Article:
C J Menart, 1908-10. Neo-Baroque Jesuit church with tall
campanile at NE corner. Nave, transept, side aisles.
Polished ashlar, rusticated base, plinth advancing to
podia. Giant order of tetrastyle fluted Corinthian
pilasters to entrances at Rose Street and Hill Street
with central corbelled elliptically-headed, keyblocked
light; narrow, round-headed aisle-lights to return
elevations; ground floor cornice; continuous die parapet
with balustrades; architraved, console keyblocked,
elliptically-headed clerestory windows set in linking
graduated string course; mutule cornice.
ELEVATION TO ROSE STREET: plain boundary wall at head of
double, return staircase 3 entrances with pilasters or
semi-engaged columns supporting lintels; panels above
with egg and dart surrounds, gold lettering DIVO ALOYSIO
SACRUM; sculpted panels at capital height; central
sculpture above window; outer bays small, plain aedicule
lights. Plain domestic block with linking string courses
to SW return. Rusticated wall with outer, corniced piers,
die parapet with balustrades.
ELEVATION TO HILL STREET: projecting transept/entrance
bays to W with central segmentally pedimented, pilastered
CAMPANILE: plain with recesses panelling to 2nd stage;
segmentally pedimented, keyblocked, louvred bellcote;
open aediculed final stage; gold ball and cross finial.
Concrete roofs and cuploas. Wrought-iron railings and
INTERIOR: nave arcade. Richly decorated side chapels.
We list buildings of special architectural or historic interest and these are selected according to criteria published in the www.historic-scotland.gov.uk/shep-dec2011.pdf, Annex 2, pp74-76.
The information in the listed building record gives an indication of the special architectural or historic interest of the listed building(s). It is not a definitive historical account or a complete description of the building(s). The format of the listed building record has changed over time. Earlier records may be brief and some information will not have been recorded.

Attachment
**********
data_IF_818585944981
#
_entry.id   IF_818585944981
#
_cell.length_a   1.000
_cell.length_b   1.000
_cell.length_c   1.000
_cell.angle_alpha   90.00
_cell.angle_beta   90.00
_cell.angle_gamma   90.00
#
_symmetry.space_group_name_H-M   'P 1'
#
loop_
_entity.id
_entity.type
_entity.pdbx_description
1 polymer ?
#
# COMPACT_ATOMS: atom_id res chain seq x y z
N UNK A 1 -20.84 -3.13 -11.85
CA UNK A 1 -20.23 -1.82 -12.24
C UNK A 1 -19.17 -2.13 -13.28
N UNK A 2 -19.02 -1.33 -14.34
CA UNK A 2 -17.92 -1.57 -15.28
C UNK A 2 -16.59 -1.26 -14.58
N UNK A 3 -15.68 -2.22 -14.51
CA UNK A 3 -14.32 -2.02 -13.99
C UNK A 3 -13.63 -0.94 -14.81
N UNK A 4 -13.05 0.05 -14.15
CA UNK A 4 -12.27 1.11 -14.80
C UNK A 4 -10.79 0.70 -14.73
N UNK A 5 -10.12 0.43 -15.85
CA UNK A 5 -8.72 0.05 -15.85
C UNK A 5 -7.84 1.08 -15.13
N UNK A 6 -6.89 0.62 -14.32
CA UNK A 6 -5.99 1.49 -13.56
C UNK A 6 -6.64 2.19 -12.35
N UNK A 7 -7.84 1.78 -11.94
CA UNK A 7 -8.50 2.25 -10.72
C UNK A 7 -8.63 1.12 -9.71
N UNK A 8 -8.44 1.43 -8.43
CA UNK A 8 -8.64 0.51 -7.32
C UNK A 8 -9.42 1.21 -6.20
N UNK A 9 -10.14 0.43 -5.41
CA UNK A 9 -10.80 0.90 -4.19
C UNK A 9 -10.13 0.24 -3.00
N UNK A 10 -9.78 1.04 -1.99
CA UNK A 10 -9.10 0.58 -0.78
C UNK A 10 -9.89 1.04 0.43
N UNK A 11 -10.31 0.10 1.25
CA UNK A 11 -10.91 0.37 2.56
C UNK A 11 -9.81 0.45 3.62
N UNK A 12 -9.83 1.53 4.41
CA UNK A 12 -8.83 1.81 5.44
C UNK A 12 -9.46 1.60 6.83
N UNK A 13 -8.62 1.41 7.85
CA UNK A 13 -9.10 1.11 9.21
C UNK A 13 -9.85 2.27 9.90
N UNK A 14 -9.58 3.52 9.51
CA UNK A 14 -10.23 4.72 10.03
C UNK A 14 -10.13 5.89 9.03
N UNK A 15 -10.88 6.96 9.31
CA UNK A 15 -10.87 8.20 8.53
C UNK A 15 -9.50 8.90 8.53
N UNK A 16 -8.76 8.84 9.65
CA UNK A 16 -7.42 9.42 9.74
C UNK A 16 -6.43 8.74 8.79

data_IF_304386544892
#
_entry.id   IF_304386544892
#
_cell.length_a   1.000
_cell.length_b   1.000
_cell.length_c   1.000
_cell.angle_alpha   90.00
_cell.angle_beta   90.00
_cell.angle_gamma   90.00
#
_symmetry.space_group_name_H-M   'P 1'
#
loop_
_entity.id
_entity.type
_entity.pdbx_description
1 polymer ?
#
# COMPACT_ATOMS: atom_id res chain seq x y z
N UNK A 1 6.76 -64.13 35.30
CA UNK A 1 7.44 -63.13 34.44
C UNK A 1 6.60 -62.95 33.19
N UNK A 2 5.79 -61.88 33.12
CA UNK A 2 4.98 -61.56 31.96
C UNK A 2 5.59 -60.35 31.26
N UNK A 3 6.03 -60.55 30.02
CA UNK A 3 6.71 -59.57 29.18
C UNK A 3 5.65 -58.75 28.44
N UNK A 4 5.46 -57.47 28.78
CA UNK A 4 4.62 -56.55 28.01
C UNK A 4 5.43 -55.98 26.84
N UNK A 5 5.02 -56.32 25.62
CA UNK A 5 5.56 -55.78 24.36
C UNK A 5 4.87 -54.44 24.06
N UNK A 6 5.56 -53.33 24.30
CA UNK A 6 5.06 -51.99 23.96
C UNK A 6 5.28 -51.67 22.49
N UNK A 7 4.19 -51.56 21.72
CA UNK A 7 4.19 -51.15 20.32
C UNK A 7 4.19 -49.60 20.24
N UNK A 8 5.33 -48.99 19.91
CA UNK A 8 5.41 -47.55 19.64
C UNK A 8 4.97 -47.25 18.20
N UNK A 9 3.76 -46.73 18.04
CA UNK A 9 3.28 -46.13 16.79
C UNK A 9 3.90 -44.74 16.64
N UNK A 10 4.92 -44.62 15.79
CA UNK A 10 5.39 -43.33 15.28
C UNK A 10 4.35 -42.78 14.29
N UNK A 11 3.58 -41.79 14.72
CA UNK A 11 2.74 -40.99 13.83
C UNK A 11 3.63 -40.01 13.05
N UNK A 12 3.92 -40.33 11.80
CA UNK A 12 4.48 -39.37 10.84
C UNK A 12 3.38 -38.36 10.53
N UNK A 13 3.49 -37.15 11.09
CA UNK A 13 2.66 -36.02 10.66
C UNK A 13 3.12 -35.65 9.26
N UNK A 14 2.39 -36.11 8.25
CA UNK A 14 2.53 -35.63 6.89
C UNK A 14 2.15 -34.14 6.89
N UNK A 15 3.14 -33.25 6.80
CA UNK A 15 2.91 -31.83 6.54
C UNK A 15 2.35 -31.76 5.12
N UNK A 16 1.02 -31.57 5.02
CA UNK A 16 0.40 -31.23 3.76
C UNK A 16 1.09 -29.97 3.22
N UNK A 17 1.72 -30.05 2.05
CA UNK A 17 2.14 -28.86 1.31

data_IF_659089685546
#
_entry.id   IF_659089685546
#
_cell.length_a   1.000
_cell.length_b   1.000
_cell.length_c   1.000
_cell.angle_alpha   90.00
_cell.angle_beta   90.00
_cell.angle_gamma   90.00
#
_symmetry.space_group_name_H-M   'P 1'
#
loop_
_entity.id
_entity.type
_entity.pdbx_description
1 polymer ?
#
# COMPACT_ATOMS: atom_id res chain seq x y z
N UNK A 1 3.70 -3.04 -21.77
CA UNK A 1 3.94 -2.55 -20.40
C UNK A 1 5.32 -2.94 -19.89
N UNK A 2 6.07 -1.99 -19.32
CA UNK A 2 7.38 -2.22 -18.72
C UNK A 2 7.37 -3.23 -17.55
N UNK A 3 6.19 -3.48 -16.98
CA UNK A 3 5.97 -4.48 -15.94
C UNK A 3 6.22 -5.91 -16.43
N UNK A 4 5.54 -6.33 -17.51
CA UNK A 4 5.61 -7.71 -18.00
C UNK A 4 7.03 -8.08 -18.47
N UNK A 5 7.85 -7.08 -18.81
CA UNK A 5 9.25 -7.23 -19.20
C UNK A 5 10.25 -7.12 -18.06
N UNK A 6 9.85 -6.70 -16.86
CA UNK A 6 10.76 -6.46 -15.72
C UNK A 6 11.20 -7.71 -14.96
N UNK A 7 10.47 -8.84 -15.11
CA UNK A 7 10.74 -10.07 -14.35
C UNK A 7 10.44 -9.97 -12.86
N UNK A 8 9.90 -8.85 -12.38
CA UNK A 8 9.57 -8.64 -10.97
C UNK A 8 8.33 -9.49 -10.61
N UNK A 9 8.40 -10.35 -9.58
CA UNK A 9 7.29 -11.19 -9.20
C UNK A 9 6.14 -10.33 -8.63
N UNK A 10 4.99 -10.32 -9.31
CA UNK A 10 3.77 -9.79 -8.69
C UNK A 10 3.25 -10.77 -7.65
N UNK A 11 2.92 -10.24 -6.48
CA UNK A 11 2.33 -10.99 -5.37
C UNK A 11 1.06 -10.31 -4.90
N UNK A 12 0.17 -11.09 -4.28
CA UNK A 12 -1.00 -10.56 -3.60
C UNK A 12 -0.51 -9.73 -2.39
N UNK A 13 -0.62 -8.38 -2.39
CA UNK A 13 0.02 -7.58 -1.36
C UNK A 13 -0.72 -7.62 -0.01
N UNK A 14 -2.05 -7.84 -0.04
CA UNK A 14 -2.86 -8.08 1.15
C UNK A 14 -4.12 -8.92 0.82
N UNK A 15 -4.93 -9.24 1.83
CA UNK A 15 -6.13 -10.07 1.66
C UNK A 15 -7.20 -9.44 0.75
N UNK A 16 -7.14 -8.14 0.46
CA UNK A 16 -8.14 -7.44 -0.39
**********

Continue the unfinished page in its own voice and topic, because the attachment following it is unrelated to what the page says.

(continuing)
Enquiries relating to works to listed buildings should be made to the local authority in the first instance. Listed building consent is required for works which a local authority considers will affect its character as a building of special architectural or historic interest and local authorities also decide if listed building consent is required.
Listing covers both the exterior and the interior. Listing can cover structures not mentioned which are part of the curtilage of the building, such as boundary walls, gates, gatepiers, ancillary buildings etc. The local authority is responsible for advising on what is covered by the listing including the curtilage of a listed building. For information about curtilage see www.historic-scotland.gov.uk.
Legislation introduced on 1 October 2015 allows us to state that: an object or structure fixed to the listed building; any object or structure within the curtilage of the listed building; and, any part or feature of the listed building that is not of architectural or historic interest may be excluded from a listing. If part of your building is not listed under the new legislation, the part will be excluded in the statutory address and in the statement of special interest. The statement will use the word 'excluding' and quote the relevant section of the Historic Environment Scotland Act 2014. Some earlier listed building records may use the word 'excluding', but if the Act is not quoted, the record has not been revised to reflect current legislation.
Find out more about listing and our other designations at www.historic-scotland.gov.uk.